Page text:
IT is constantly changing in terms of skills and infrastructure, service delivery, as well as other aspects. Two years ago, IT skills may be obsolete. This means that skills acquired in college may not be relevant when they graduate.
It can be hard to keep up. There are too many mission-critical tasks that must be completed. Only those who have the right skills, knowledge, experience, and qualifications will be able move up.
These are ten IT skills that are on the brink of extinction that will help you stay ahead.

1. COBOL, Fortran, and Other Mainframe Programming Languages
They were very popular and have been used for many years. Today, programming is done in object-oriented languages like Objective C, Java, and C++. This has rendered obsolete Fortran and COBOL. These skills are crucial for older applications. These programmers will be less likely find work because they will have fewer options as companies drop older programs and replace them with modern applications written in newer languages.

2. Windows XP and Vista, Windows Server 2003
Microsoft will end support for Windows Vista and Windows XP this year. Windows Server 2003 will be discontinued next year. They will not be fixed if they are found with bugs or exploits. Many new applications don’t support them and it is becoming more difficult to find drivers. These operating systems are in high demand, even though there are still many IT professionals skilled in them.

3. PBX Systems and Public Switched Telephone Networks (PSTNs)
Servers that offer more functionality and have the same functionality as traditional PBX and PSTN systems will gradually replace them. Modern communications software does much more than route voice calls from desktop phones into PBX systems. Unified communications is a combination voice, voicemail, fax, and voice. It also has other functions and features.

4. Silverlight
Microsoft introduced Silverlight to compete with Adobe Flash. Silverlight was promoted to create web pages and desktop widgets for Vista. Silverlight will work in Windows 8 but is not compatible with the Windows Store (a.k.a. Metro) apps, and on Windows Phone. It is a Windows-only technology, which is slowly being replaced by HTML5.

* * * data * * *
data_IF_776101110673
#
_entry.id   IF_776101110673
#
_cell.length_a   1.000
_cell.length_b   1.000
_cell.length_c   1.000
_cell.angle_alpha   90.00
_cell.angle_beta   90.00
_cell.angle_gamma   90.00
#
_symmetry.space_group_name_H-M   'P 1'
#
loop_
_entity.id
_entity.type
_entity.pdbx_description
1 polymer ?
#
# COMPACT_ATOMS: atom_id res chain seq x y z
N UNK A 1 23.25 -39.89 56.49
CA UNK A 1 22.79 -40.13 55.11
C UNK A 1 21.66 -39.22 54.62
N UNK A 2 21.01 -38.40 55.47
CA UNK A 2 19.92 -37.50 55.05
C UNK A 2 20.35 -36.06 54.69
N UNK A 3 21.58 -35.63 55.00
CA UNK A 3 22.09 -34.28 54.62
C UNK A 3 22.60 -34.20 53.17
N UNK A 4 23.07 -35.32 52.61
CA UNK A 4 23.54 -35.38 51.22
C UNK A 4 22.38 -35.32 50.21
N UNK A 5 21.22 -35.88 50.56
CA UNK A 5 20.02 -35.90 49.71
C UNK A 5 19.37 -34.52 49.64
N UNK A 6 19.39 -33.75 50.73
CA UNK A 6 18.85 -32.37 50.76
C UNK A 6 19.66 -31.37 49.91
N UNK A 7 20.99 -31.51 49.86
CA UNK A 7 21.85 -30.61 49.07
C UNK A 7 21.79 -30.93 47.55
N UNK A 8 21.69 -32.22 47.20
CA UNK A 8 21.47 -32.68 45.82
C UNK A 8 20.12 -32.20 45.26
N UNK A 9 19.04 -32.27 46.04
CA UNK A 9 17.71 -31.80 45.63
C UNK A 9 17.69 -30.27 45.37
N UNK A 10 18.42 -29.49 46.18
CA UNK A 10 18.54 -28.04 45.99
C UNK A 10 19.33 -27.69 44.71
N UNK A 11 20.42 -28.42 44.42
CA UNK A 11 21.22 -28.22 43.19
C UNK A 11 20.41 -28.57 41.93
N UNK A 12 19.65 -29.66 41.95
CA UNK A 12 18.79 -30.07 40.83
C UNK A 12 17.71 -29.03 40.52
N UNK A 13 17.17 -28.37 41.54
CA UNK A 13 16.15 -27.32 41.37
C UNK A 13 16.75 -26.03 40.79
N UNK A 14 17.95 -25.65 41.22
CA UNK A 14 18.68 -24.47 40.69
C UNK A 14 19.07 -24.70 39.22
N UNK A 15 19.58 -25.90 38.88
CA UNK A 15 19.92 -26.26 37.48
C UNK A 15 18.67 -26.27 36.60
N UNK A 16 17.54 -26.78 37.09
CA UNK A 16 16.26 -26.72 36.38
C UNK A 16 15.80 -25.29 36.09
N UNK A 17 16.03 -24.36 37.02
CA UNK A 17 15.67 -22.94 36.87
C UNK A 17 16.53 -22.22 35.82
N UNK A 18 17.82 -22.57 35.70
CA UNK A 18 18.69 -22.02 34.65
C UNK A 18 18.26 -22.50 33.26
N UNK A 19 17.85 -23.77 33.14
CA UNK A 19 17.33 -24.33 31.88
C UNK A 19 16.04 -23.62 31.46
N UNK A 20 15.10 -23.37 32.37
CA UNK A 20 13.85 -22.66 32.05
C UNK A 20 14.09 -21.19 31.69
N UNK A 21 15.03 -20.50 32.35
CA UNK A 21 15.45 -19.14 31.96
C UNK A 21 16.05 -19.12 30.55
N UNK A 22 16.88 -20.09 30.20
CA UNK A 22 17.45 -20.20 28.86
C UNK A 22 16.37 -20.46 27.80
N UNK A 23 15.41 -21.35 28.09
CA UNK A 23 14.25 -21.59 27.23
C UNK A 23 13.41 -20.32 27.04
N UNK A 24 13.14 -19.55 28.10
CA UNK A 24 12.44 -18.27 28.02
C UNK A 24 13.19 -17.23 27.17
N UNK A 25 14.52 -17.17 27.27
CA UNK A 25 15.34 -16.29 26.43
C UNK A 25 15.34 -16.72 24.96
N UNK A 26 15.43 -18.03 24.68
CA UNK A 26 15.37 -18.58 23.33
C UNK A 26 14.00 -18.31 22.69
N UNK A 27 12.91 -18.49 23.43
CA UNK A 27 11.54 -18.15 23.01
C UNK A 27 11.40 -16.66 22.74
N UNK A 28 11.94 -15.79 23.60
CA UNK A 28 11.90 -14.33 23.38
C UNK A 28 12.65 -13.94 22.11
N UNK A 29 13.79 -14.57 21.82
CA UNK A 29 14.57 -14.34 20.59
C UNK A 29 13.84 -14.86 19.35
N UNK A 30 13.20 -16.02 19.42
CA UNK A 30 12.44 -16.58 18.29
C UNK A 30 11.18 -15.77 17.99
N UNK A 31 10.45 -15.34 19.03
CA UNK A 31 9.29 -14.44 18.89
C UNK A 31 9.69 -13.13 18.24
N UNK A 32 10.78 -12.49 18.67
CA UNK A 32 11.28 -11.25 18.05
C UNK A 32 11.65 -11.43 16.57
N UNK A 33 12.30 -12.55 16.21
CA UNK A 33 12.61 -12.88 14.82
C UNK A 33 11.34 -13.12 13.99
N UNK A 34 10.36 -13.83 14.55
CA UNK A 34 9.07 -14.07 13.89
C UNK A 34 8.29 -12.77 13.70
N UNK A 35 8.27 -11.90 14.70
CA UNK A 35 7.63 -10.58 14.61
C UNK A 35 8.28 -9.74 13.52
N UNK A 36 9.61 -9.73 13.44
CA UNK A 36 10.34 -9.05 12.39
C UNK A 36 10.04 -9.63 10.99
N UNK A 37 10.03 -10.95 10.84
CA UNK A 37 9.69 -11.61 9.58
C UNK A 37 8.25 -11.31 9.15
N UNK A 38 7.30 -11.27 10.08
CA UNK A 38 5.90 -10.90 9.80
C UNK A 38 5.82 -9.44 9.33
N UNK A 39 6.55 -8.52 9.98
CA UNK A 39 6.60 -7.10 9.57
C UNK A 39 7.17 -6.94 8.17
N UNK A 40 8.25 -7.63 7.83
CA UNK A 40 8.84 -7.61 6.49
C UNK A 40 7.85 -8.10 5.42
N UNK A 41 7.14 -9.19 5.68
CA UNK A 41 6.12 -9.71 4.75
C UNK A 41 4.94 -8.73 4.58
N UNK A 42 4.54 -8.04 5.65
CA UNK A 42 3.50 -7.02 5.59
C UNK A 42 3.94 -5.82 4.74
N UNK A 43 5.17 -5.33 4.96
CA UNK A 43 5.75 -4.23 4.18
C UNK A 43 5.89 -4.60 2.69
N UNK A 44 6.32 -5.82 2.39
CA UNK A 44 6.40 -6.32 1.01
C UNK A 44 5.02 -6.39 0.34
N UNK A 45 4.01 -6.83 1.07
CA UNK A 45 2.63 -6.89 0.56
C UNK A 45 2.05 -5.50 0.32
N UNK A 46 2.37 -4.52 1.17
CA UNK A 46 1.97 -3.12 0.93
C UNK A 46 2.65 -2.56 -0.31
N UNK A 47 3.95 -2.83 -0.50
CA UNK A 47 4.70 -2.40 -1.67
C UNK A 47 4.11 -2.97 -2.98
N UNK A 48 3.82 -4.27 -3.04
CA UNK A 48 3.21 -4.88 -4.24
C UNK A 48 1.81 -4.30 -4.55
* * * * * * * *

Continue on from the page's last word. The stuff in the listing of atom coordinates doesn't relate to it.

5. Support for middleware
Operating systems now have many of the same functions as middleware, so using middleware can be a way to support legacy software. As they are called, legacy systems are older solutions that are being used up until they can be replaced by newer solutions. This eliminates the need for middleware.

6. Adobe Flash
Flash is widely used, but Adobe has stopped supporting mobile platforms since 2011. Flash is being replaced with HTML5 and Silverlight. Most websites now use HTML5, which is compatible both with mobile and desktop operating system including iOS, Android and Windows.

7. Software Installation and Support
Cloud computing is becoming more popular. Software as a service is becoming more popular. This reduces the need for software installers and software support. Instead of patching and upgrading local computers, this work is done online.

8. Hardware Repair
People replace broken parts and peripheral devices today, instead of repairing them. It is cheaper to replace damaged parts with upgraded components, and at lower prices, than to repair them.

9. Server Administrator Skills
Virtualization is the future. Virtual servers are becoming more popular and less servers are being installed. This means that server administrators who are not familiar with server administration are in great demand.

10. Massive CRM, ERP, and SCM Application Support
Cloud-hosted apps are replacing many customer relation management (CRM) applications such as PeopleSoft and Siebel.